The coming of Jesus as a real human being means God affirms the wonder of his creation. He pitches his tent with us (John 1:14). Through this incarnation he also affirms the wonder of creation and what it is to be human.

Have you noticed in the New Testament that Jesus was criticised for being a party enthusiast? Listen to this from Luke 7 to remind you: Luk 7:31  “To what, then, can I compare the people of this generation? What are they like? Luk 7:32  They are like children sitting in the marketplace and calling out to each other: “‘We played the flute for you, and you did not dance; we sang a dirge, and you did not cry.’ Luk 7:33  For John the Baptist came neither eating bread nor drinking wine, and you say, ‘He has a demon.’ Luk 7:34  The Son of Man came eating and drinking, and you say, ‘Here is a glutton and a drunkard, a friend of tax collectors and “sinners.”‘ Luk 7:35  But wisdom is proved right by all her children.”

It’s okay to celebrate his coming with a real party. He certainly celebrated life fully.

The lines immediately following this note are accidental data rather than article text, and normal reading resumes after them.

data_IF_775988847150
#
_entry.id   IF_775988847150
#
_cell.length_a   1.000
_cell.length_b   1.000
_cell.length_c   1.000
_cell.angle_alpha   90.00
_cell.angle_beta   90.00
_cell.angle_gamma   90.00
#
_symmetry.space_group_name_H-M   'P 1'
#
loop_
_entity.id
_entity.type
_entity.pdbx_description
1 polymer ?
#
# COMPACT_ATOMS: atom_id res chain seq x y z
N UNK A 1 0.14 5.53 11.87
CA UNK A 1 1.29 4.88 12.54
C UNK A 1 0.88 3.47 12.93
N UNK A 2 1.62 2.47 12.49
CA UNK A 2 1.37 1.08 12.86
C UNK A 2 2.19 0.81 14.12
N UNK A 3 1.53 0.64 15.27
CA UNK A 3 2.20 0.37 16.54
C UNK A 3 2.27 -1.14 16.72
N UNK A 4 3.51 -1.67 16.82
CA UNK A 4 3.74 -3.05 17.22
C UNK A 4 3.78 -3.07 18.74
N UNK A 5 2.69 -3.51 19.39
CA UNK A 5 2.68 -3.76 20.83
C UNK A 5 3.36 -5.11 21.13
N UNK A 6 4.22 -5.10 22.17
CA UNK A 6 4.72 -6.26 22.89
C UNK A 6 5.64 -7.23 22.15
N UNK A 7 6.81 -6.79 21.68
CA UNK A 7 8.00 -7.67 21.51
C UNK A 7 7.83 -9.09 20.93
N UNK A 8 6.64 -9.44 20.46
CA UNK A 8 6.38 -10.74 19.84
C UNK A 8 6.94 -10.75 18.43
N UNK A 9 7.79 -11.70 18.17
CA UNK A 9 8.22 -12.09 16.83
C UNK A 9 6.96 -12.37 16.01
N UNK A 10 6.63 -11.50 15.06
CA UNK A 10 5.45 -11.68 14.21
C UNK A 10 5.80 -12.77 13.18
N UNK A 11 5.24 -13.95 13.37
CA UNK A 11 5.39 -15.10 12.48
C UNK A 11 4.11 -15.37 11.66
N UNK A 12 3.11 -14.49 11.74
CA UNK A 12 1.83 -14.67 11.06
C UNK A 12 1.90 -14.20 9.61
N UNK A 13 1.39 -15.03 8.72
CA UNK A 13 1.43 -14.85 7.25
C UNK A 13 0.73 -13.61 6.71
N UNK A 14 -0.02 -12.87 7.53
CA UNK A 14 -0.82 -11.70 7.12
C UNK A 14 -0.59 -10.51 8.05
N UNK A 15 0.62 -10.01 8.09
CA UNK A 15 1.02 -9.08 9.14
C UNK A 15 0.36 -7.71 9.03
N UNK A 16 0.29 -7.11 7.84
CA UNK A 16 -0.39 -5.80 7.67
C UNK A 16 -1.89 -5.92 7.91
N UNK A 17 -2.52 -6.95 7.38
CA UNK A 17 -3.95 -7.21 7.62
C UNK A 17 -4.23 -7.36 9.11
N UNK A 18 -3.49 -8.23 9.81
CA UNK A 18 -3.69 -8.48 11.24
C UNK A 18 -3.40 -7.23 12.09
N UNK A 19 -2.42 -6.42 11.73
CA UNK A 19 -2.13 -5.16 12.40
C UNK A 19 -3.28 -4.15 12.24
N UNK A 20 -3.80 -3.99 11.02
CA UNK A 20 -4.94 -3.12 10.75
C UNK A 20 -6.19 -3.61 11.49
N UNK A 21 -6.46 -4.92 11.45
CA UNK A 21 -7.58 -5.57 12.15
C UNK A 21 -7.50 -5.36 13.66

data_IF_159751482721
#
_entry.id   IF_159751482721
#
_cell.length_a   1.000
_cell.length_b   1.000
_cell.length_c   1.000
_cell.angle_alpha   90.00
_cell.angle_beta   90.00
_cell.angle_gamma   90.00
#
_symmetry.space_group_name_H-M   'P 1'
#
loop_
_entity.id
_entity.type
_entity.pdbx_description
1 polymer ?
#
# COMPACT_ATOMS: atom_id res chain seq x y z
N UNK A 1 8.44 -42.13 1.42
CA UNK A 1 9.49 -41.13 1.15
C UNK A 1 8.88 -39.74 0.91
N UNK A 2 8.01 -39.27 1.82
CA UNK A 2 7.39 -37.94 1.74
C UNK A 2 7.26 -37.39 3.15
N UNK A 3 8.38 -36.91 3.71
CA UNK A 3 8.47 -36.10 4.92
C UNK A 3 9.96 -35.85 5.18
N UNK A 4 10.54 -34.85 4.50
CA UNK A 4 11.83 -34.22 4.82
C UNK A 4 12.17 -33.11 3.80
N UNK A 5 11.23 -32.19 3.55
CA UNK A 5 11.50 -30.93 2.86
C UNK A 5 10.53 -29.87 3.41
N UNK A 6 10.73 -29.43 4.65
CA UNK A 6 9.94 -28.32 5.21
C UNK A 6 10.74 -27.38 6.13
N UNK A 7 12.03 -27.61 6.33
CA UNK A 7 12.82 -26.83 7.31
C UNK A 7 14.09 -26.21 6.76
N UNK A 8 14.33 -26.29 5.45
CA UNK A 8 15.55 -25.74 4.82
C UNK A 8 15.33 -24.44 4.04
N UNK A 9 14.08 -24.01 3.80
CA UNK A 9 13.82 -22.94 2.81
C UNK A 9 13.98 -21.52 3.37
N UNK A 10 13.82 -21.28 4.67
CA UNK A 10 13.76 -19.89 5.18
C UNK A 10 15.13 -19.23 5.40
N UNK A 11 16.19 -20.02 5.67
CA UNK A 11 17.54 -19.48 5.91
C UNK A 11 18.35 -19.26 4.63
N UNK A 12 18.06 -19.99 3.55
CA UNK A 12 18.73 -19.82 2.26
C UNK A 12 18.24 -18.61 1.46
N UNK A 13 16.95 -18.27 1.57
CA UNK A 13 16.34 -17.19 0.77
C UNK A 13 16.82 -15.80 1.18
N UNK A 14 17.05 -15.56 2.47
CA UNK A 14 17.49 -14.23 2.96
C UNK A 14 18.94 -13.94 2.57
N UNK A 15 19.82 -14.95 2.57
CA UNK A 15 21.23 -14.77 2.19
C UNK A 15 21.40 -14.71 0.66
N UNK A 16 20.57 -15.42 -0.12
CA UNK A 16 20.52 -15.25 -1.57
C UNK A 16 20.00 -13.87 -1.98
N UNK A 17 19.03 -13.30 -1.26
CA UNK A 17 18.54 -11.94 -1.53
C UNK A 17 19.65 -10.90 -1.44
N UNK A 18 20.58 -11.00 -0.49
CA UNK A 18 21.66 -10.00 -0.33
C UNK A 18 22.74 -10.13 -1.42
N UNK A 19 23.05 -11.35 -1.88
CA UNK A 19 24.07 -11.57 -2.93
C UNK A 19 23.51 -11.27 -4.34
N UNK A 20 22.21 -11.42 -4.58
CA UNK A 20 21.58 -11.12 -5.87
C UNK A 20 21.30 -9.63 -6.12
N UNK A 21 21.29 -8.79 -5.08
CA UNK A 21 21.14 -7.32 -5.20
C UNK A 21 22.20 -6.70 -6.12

My friends in Wellington were bemoaning the fact that their pastor won’t have a Christmas tree in church. I’m glad we do. It’s good to have some colour and sparkle.

Jesus was born to rescue us – and bring peace. We have a gospel to proclaim about this prince of peace. We have much to celebrate about this promised peace.

We also need to trust in Him that he will keep his promises to us – and that we will really have His peace. That it won’t just be a symbolic candle we light.

While we should party and rejoice, this is a serious matter too. Jesus doesn’t die for nothing. Our sins are not to be celebrated.

There is a warning in the words of John the baptiser who says that while he baptises with water, Jesus will baptise us with the Holy Spirit and with fire. This symbolises purification and judgement.

When you meet this baby grown up to be the prince of peace – he pays the price for peace with his death.

And he gives us his purifying Holy Spirit – who is not only different in the extreme from our evil ways (we are always judged by holiness – see Isaiah 6:5 ) but also indwells us and will change us to be more like Christ (2 Corinthians 3:18).